Friday, July 31, 2015

"What is bad they will throw away"

[Originally a homily for 7/30/2015--I hope to have an audio version of this up soon, as an experiment working with audio on this site]

Most of us have had this experience of going to a grocery store or fruit stand, wanting to buy something. We look at, for example, and apple. It has an attractive exterior and so we go over and pick it up, hold it in our hands, and rotate it. After all, we want to make sure we don't waste our twenty hard-earned cents.

But then, all of a sudden, we feel a soft spot or we notice an imperfection of some sort. So we throw it back on the pile and never look at it again or think of it again.

This is the same image Jesus offers as when he speaks of the Kingdom of Heaven, and in this particular example, we are the apples. At the end of the age God will come by and look at all of us--people in these pews like apples on a rack. From the outside we dress ourselves nicely in business suits, beautiful dresses, habits, chasubles, or clerical shirts. Yet all God has to do is pick us up, run his hand over us, and rotate us, and he'll be able to feel all the imperfections. Then He will decide whether or not He wants to spend His hard-earned twenty cents.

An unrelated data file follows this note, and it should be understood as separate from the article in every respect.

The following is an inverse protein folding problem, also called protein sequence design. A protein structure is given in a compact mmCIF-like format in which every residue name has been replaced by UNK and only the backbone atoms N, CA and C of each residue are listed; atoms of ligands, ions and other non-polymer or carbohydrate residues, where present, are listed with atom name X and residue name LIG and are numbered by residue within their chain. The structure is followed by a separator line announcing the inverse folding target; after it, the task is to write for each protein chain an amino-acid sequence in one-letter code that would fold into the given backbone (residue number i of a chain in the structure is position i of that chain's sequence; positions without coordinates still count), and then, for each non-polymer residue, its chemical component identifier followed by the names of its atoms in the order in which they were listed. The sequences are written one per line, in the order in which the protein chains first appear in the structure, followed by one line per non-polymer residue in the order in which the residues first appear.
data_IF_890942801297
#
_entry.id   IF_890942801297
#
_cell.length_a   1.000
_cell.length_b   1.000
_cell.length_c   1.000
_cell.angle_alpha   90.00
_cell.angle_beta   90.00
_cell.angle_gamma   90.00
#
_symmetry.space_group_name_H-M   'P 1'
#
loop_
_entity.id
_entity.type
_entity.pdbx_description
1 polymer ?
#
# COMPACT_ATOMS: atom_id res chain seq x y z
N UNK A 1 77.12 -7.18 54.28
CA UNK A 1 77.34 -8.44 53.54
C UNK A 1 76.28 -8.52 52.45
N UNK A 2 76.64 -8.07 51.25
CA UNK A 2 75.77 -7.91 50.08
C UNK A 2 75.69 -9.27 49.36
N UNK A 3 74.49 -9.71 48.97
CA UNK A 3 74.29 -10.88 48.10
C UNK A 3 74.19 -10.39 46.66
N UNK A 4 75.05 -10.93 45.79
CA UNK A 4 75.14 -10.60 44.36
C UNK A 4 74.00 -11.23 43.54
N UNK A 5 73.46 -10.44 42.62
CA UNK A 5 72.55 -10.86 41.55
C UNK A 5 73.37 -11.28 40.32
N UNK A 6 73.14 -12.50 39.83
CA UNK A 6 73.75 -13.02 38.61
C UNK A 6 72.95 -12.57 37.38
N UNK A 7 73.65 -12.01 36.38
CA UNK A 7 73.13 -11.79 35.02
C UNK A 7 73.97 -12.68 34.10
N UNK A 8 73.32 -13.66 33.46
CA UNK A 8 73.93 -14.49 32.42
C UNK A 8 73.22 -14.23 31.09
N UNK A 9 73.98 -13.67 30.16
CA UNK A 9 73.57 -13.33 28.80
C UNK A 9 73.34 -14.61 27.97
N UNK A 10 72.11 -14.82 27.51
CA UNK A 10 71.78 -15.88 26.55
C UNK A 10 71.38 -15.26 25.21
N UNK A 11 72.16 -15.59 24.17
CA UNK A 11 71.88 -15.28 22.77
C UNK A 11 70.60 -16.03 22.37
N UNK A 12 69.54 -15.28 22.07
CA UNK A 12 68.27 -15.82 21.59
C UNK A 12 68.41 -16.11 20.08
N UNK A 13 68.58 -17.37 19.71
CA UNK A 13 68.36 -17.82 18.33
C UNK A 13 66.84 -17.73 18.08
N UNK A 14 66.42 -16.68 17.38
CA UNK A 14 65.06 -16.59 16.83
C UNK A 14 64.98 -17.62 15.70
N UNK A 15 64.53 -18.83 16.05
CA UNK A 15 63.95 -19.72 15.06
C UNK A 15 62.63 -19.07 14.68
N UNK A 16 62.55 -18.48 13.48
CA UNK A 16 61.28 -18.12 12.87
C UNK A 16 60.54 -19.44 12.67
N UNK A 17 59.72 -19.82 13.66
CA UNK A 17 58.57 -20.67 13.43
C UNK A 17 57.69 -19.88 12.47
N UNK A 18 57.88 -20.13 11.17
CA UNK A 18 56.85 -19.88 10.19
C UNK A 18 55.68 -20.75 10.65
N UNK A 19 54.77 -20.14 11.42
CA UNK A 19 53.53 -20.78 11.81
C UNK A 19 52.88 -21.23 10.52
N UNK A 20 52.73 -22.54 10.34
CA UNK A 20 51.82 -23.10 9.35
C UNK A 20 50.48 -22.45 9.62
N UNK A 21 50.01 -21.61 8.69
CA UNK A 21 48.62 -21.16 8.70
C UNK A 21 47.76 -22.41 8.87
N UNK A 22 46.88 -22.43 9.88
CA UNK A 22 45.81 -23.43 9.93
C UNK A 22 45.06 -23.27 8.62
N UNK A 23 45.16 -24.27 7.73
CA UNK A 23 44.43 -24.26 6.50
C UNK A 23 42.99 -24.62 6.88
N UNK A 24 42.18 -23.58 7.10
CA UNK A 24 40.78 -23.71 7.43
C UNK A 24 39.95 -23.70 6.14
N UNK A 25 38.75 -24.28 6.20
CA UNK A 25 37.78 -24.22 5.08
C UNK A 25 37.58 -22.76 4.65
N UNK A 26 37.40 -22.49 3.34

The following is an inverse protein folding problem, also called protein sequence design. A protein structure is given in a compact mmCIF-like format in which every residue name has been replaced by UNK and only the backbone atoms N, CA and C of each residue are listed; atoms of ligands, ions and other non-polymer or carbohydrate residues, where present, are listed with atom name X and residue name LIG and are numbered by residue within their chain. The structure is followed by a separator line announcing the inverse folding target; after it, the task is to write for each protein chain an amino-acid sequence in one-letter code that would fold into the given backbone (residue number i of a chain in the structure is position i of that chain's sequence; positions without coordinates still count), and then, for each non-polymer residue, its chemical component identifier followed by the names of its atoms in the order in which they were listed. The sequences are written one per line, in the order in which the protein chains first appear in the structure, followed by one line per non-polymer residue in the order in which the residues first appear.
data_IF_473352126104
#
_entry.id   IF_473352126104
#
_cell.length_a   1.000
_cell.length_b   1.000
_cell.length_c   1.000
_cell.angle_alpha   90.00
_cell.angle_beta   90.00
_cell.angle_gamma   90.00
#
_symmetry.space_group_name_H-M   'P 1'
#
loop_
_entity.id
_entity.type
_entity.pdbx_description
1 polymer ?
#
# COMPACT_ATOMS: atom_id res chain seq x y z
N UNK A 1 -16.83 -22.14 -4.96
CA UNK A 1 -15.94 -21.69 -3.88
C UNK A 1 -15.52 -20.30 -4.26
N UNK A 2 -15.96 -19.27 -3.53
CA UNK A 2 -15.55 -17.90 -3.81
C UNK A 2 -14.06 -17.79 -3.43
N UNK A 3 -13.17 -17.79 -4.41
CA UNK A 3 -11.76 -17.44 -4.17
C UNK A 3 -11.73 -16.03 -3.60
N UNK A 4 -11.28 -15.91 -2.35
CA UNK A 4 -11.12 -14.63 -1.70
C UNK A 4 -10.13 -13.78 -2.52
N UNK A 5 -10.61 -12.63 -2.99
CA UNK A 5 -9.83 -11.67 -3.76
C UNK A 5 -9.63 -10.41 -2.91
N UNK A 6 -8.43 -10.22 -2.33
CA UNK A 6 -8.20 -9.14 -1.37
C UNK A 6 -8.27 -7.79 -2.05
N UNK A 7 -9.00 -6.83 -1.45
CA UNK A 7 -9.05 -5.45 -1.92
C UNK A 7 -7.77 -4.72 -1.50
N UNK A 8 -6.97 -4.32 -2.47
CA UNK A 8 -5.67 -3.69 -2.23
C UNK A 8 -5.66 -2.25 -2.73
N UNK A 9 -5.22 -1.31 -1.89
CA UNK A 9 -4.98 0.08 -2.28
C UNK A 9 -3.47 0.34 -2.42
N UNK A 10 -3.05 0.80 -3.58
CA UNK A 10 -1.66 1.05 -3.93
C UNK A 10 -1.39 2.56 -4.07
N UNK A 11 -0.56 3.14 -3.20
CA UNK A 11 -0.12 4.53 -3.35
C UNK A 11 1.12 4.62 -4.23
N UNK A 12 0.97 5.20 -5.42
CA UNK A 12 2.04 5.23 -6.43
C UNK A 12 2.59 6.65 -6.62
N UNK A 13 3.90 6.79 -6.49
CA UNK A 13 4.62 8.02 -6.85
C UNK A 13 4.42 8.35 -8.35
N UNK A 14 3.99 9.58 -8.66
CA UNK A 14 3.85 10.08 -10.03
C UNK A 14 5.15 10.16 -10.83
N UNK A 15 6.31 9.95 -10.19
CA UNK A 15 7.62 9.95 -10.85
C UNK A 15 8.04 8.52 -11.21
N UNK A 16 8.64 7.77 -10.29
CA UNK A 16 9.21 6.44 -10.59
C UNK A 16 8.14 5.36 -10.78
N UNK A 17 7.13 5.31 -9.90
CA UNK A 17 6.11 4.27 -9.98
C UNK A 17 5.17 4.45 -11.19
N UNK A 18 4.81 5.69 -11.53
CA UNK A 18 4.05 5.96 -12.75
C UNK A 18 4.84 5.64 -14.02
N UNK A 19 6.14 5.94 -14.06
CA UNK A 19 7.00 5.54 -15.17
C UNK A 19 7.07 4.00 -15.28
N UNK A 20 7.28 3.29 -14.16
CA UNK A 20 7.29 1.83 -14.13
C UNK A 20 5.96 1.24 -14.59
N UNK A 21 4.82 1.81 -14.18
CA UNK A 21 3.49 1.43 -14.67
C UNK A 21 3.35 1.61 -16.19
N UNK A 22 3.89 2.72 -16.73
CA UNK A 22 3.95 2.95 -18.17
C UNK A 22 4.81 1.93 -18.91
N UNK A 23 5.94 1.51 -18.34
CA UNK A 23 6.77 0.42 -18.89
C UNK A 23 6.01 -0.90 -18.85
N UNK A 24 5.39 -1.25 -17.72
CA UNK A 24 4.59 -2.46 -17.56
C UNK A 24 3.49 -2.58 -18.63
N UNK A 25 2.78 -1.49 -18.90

So what are we to do? We look to ourselves and how critical we are of minor imperfections on fruits and vegetables. If God is the same, how can anyone be saved?

Unlike the apple, I would argue that we do have some say in the matter. God has taught us how to be acceptable in His eyes. We can clothe ourselves with fancy things or dress our image with pious words, but it is better than we put the armor of faith (cf., Eph 6:11) and our Lord, Jesus Christ (cf., Rom 13:14). By this I mean we must put on a pious inner conviction. It is my view that we do this by heeding the first words out of Christ's mouth in the Gospel of Mark: "Repent, and believe in the gospel" (Mk 1:15).

It is by putting on a spirit of repentance that we cleanse ourselves of imperfection, asking God always to forgive us our sins and faults. Likewise, we must put on faith in the saving work of Christ, giving thanks to Him always for His goodness.

Humbled by repentance and inspired to love by His goodness, we likewise go out, ready to forgive the faults of others and call them to a better and higher way of life by our words and deeds. In doing so, for "love covers a multitude of sins," (1 Pet 4:8), we may hope with a Christian hope that God, at the end of the age, will walk by and see us. He will hold us in His hand, feel us, and rotate us. He will find that we are good and take us home with him.

Thursday, July 16, 2015

Catholic Schools Today Interview

I was recently interviewed as a newly ordained priest, asked about my experiences as a newly ordained and school's role in it. Fr. Regan and I are guests.

The link will be a direct stream of the show in .mp3 format. We come in at about the 30 minute mark.